The past 6 years with RA

Six years ago my life changed forever. At seventeen I was diagnosed with juvenile rheumatoid arthritis, and it has taken me six years to fully understand the disease and it implications. At seventeen, I hadn’t a clue how much this would affect the rest of my life. I almost feel as though I were stronger then, maybe because I was much more innocent and naïve. I was forced to become a fighter, whether I wanted to be or not. I can remember the early days when life as I knew it slowly slipped through my fingers. My junior year of high school was spent in limbo of what was “wrong” with me. Countless tests concluded it was JRA, and so the treatment(s) began. Concoctions of pain medicines, anti-inflammatory drugs, steroids and injections were part of my daily routine. On the plus side, we knew what was “wrong” with me, on the negative side; it will most likely never go away. And I had a long road ahead of me.
As we all know, any medication comes with the dreaded “side effects”. Those words alone make me cringe. You see, while all my medication used to target and combat my RA, they also wreaked havoc on other parts of my body; stomach ulcers from my Naproxen, horrible dreams and weight gain with my prednisone, instantly vomiting from my Methotrexate, you get the idea. And due to my suppressed immune system, I contracted a staph infection a few weeks before my senior year of high school. I was hospitalized for two weeks, ten of those days spent in ICU. There was a good chance I wasn’t going to pull through at one point, drawing my entire family together in a hospital room where I lay incoherent. When I finally started coming back around, it had been day number 6, and I was in for a long road to recovery. You see, staph is sneaky, and does not show up in your blood until it’s too late pretty much. It made itself home in my right thigh, and in its beginning stages, flesh eating bacteria was laid on the table as to what it was. Biopsies were taken from my thigh as a last resort before amputating my leg. By the grace of God the staph infection showed its colors, and I was able to keep my leg. (Although fun fact: six years later I still only have about 60% of the feeling in my thigh). During this as well, my blood went toxic and my lungs filled up with fluid, causing yet another mess with my body. So when I came back around on day 6 in ICU, I immediately had to start fighting yet again. Because of the fluid that filled my lungs, I had to build up my breathing, (essentially re-learn how to breathe in my opinion). It was such an accomplishment for me to even be able to sit up, or hobble over to the recliner by my hospital bed. I will never forget how happy I was to be able to take a shower, or to use the bathroom by myself. And I will never forget feeling the sunshine on my face in late August as I was released from Children’s Hospital to start my recovery process. (Long story short, the next few months included antibiotic injections in my pick line, packing the huge holes in my thigh with gauze, and swimming in my clothes since I had lost 30+ pounds because of this ordeal). The one good thing about my horrendous account with staph was that it ran its course and WENT AWAY; my RA will never go away.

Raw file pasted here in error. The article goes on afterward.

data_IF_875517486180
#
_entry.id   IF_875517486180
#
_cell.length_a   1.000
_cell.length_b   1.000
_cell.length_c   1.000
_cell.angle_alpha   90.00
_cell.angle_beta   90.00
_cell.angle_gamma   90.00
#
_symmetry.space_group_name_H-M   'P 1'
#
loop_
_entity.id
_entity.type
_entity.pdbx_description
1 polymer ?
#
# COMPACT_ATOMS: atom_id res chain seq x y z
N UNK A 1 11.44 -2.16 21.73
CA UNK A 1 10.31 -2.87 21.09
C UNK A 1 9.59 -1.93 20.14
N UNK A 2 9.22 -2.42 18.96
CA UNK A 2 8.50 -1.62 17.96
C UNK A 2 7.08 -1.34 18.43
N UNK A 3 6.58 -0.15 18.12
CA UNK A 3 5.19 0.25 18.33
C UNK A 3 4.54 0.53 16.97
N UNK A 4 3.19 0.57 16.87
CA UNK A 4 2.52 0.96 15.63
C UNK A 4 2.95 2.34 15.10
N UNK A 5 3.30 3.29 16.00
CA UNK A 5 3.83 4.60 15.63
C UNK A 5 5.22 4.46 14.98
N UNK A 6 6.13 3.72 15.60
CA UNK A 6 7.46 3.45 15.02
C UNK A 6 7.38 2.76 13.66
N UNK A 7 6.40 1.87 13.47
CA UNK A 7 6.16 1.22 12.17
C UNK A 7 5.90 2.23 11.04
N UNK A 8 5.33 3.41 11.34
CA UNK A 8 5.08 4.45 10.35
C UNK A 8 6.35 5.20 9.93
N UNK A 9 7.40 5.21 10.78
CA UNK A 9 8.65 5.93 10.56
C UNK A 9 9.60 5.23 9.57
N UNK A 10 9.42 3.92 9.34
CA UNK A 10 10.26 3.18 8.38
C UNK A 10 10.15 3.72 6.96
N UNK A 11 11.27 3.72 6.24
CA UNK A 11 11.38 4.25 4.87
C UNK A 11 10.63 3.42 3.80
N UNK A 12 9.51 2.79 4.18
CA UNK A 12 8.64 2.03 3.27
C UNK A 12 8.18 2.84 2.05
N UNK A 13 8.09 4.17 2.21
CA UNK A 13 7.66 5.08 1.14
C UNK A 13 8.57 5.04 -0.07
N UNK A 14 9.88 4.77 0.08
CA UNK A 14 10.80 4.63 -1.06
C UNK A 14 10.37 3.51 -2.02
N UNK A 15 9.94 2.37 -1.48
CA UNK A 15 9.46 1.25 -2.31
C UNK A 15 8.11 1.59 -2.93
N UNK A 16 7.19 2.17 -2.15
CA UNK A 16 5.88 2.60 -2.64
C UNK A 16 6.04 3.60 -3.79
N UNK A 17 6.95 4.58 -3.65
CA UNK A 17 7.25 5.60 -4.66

Here I am at 23, going through a flare up that has lasted a few weeks now, and I can’t help but break down. I do not have insurance, I cannot afford insurance at this time, and even if I did I am so subconsciously afraid of starting over again with another doctor. I try to not think about my past health issues unless it is necessary because of what a terrible time it was to fight my body while it was fighting itself. Do I want to be on a bunch of prescriptions again? Hell no. But do I want to feel normal? Yes.
At 23 I am much more aware of my body than I was at 17. At 17 I did not take the time to really research my disease. Since I have been hurting for quite some time, I have turned to research and articles and information that I guess wasn’t as big of a deal to me to read when I was younger. What is hard for me is that any dwindling hope that I was misdiagnosed is gone. When I read symptom lists and people’s first hand experiences with RA, it is as though I am looking into a mirror. Just to name some of the major RA symptoms that I personally struggle with, here is goes-
• Hair thinning/loss-between mass amounts of meds and my RA in general; I have lost at least 1/3 of my hair since I was diagnosed.
• Anxiety/stress-my face wrinkles at 23 shows this perfectly.
• Weight loss- dropping weight when you are sick isn’t as awesome when you actually lose it on your own.
• Brain Fog-it’s real! I am not just slow or dumb.
Fatigue/sleep disorders- especially during flare ups, but fatigue is a daily struggle with me. Waking up exhausted day after day wears on you.
• Pain/swelling-my pain does not just stay in my joints alone, it shows no prejudice and I hurt from head to toe at times.
• Depression- because I am human and not being able to ever be 100% or live my life how I wish I could creeps up on me more than your average person. Especially at 23.
I could go on about every symptom but wanted to touch base on the few that really stick out to me so people may not only better understand RA, but me as well. Living day to day with an autoimmune disease is a battle in itself. So here’s to getting through the last 6 years being ill, and thank you to everyone along the way that has pulled me out of the darkness and has comforted me. I have rheumatoid arthritis, but rheumatoid arthritis doesn’t have me.

This article represents the opinions, thoughts, and experiences of the author; none of this content has been paid for by any advertiser. The RheumatoidArthritis.net team does not recommend or endorse any products or treatments discussed herein. Learn more about how we maintain editorial integrity here.

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